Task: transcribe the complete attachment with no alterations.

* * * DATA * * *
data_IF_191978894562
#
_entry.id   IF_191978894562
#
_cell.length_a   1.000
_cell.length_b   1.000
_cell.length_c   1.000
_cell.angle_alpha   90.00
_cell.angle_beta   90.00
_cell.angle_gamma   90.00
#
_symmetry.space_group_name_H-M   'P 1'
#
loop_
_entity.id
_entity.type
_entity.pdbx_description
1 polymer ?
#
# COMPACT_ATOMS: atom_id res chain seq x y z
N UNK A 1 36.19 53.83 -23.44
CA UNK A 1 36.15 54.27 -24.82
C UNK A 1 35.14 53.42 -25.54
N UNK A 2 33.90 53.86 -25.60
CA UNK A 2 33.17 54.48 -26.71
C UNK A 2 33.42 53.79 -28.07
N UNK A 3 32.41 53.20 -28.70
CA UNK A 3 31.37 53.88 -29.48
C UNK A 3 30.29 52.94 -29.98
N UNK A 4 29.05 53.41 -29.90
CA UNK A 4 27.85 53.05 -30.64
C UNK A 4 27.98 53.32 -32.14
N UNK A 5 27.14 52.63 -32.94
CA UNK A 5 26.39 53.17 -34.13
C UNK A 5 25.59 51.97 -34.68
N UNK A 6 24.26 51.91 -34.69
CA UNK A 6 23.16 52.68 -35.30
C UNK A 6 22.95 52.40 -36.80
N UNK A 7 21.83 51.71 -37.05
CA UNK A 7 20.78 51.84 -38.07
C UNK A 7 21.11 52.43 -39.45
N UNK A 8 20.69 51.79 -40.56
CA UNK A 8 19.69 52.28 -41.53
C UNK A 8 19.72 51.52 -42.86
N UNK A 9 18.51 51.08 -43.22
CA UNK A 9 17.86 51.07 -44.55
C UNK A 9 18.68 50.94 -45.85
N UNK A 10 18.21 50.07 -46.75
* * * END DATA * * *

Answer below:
data_IF_191978894562
#
_entry.id   IF_191978894562
#
_cell.length_a   1.000
_cell.length_b   1.000
_cell.length_c   1.000
_cell.angle_alpha   90.00
_cell.angle_beta   90.00
_cell.angle_gamma   90.00
#
_symmetry.space_group_name_H-M   'P 1'
#
loop_
_entity.id
_entity.type
_entity.pdbx_description
1 polymer ?
#
# COMPACT_ATOMS: atom_id res chain seq x y z
N UNK A 1 36.19 53.83 -23.44
CA UNK A 1 36.15 54.27 -24.82
C UNK A 1 35.14 53.42 -25.54
N UNK A 2 33.90 53.86 -25.60
CA UNK A 2 33.17 54.48 -26.71
C UNK A 2 33.42 53.79 -28.07
N UNK A 3 32.41 53.20 -28.70
CA UNK A 3 31.37 53.88 -29.48
C UNK A 3 30.29 52.94 -29.98
N UNK A 4 29.05 53.41 -29.90
CA UNK A 4 27.85 53.05 -30.64
C UNK A 4 27.98 53.32 -32.14
N UNK A 5 27.14 52.63 -32.94
CA UNK A 5 26.39 53.17 -34.13
C UNK A 5 25.59 51.97 -34.68
N UNK A 6 24.26 51.91 -34.69
CA UNK A 6 23.16 52.68 -35.30
C UNK A 6 22.95 52.40 -36.80
N UNK A 7 21.83 51.71 -37.05
CA UNK A 7 20.78 51.84 -38.07
C UNK A 7 21.11 52.43 -39.45
N UNK A 8 20.69 51.79 -40.56
CA UNK A 8 19.69 52.28 -41.53
C UNK A 8 19.72 51.52 -42.86
N UNK A 9 18.51 51.08 -43.22
CA UNK A 9 17.86 51.07 -44.55
C UNK A 9 18.68 50.94 -45.85
N UNK A 10 18.21 50.07 -46.75